'Friends' in facebook

Been making more use of facebook in the last few weeks.  Hard not to – when 250m people are using it.

Was discussing it with a few different friends.  One said he uses it to keep track of/ stay in touch with people overseas, ie does not see a lot of benefit in using it with people located close by.

I’ve certainly found it useful in terms of renewing acquaintances with people based overseas (e.g. fellow College grads) – and then staying in touch with them.  Interestingly I had two such friends visit Ireland recently and in both cases we failed to catch up, physically.  So my question was: are you pretending you have more friends than you have?  Or has the technology made you so lazy that you don’t make the effort to track someone down physically when they are here on a short vacation?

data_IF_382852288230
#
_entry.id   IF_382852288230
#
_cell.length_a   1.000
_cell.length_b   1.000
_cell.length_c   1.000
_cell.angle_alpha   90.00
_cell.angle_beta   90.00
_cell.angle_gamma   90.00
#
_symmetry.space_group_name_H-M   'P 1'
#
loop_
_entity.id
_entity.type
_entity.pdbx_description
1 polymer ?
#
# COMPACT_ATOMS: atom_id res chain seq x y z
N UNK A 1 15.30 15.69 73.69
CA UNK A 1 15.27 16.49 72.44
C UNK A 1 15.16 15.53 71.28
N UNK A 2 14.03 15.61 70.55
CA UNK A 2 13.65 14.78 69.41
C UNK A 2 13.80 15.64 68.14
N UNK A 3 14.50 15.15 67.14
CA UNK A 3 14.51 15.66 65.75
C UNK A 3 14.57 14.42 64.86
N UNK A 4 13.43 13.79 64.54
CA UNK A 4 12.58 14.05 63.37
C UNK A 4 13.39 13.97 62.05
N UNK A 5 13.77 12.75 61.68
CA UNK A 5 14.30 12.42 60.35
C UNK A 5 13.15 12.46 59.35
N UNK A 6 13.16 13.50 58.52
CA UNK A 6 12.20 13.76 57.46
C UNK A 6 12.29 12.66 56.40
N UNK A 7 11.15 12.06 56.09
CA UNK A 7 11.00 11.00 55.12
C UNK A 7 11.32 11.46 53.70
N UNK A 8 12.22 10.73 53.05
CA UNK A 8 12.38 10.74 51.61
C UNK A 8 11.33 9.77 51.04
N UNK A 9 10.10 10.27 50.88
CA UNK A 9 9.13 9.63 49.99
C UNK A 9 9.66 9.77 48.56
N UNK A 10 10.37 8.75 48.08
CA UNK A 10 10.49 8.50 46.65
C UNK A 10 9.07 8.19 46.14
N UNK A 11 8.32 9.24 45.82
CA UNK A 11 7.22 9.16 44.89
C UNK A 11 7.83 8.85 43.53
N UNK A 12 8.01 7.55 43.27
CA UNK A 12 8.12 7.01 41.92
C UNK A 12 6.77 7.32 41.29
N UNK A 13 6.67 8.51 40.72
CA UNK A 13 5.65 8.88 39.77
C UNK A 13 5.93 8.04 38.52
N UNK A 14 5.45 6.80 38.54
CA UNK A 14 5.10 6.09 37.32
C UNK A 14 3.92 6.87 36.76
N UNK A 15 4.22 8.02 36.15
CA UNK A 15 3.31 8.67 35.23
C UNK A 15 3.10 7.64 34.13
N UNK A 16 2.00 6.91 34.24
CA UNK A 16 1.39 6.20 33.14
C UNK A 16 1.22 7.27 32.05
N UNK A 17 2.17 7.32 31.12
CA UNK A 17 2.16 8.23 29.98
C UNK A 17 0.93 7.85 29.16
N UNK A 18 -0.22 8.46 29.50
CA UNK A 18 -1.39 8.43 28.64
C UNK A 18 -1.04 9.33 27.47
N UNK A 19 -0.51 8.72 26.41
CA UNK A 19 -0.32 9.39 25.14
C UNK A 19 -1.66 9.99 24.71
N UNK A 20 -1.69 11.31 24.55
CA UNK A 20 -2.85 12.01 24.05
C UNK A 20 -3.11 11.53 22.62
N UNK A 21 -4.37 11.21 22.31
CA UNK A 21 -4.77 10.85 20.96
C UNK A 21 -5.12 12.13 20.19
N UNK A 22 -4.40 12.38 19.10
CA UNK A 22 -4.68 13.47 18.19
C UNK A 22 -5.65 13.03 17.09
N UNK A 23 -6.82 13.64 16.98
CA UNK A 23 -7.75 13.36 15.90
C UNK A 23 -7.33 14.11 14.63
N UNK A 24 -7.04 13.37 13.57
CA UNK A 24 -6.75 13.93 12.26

The truth is that we all continue to live very busy lives.  On a short vacation to the old ‘homeland’ there is not a whole lot of time for all the ‘one on one’ catchups.  But then I was thinking about it – ‘presence’ would probably have made the difference.  We have the technology (google, brightkite, etc) to be aware of someone’s location e.g. if I’m based in the office in the city centre and the overseas visitor happens to be in town then this may be the easist way to catch up for a coffee or whatever – without any mahor diary planning, etc.

To some this will feel like another invasion of privacy – to others a way fo making the technology work to support physical relationships.  And the technology should be good enough for you to control who may be aware of your presence, in which time frame and even in which general location.  All just about possible now.

Would suggest that www.brightkite.com is worth a look.

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social search to arrive

In my recent posts re twitter I referenced part of the value of twitter being the fact that you are looking at information provided to you by someone you follow (and therefore rate to seom level).  This excellent post in ReadWriteWeb supports the argument and outlines how search is changing.

Irish government to appoint a CTO?

So the government published its paper: Knowledge Society Strategy: Technology Actions to Support the Smart Economy.